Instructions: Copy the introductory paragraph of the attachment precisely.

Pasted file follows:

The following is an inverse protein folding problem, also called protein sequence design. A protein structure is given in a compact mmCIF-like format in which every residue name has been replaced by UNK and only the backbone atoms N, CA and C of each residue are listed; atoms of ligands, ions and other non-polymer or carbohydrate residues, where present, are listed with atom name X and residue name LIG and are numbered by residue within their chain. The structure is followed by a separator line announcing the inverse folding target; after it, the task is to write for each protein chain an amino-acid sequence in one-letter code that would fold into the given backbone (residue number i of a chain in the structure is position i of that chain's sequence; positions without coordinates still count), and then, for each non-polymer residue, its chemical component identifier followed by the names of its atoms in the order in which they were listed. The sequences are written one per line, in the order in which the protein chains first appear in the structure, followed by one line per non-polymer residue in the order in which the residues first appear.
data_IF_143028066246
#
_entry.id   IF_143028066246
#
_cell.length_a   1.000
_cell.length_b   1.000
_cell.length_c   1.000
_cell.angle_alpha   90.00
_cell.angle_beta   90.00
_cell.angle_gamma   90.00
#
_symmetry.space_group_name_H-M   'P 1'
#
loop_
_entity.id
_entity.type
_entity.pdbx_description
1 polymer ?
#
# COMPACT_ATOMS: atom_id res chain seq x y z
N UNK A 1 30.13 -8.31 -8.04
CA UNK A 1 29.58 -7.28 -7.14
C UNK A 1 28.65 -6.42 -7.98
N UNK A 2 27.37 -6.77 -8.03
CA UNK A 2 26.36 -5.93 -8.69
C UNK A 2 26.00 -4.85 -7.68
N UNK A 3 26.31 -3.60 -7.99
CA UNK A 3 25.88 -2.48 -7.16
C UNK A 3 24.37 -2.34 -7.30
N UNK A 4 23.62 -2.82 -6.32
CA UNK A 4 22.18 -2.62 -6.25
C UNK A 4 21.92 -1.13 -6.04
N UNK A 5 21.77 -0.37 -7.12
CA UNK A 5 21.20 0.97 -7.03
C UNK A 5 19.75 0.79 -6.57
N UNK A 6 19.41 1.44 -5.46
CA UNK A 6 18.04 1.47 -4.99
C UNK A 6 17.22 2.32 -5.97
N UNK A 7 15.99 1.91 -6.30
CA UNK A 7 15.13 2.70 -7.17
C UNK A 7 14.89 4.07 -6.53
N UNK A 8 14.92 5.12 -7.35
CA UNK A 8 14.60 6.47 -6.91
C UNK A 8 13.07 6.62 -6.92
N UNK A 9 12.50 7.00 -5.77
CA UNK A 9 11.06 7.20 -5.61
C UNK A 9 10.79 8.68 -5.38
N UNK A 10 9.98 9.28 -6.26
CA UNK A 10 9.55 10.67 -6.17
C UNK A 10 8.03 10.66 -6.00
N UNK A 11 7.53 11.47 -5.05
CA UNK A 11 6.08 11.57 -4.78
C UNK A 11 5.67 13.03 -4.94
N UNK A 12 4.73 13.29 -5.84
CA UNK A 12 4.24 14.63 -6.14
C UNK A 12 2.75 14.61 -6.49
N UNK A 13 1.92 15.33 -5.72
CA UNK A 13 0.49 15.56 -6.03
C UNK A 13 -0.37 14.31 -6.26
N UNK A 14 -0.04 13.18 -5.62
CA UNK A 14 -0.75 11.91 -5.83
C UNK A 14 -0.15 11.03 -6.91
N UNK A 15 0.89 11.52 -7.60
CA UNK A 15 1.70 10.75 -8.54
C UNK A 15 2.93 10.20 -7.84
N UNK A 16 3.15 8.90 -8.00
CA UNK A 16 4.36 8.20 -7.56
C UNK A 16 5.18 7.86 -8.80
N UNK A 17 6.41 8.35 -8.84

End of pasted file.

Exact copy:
The following is an inverse protein folding problem, also called protein sequence design. A protein structure is given in a compact mmCIF-like format in which every residue name has been replaced by UNK and only the backbone atoms N, CA and C of each residue are listed; atoms of ligands, ions and other non-polymer or carbohydrate residues, where present, are listed with atom name X and residue name LIG and are numbered by residue within their chain. The structure is followed by a separator line announcing the inverse folding target; after it, the task is to write for each protein chain an amino-acid sequence in one-letter code that would fold into the given backbone (residue number i of a chain in the structure is position i of that chain's sequence; positions without coordinates still count), and then, for each non-polymer residue, its chemical component identifier followed by the names of its atoms in the order in which they were listed. The sequences are written one per line, in the order in which the protein chains first appear in the structure, followed by one line per non-polymer residue in the order in which the residues first appear.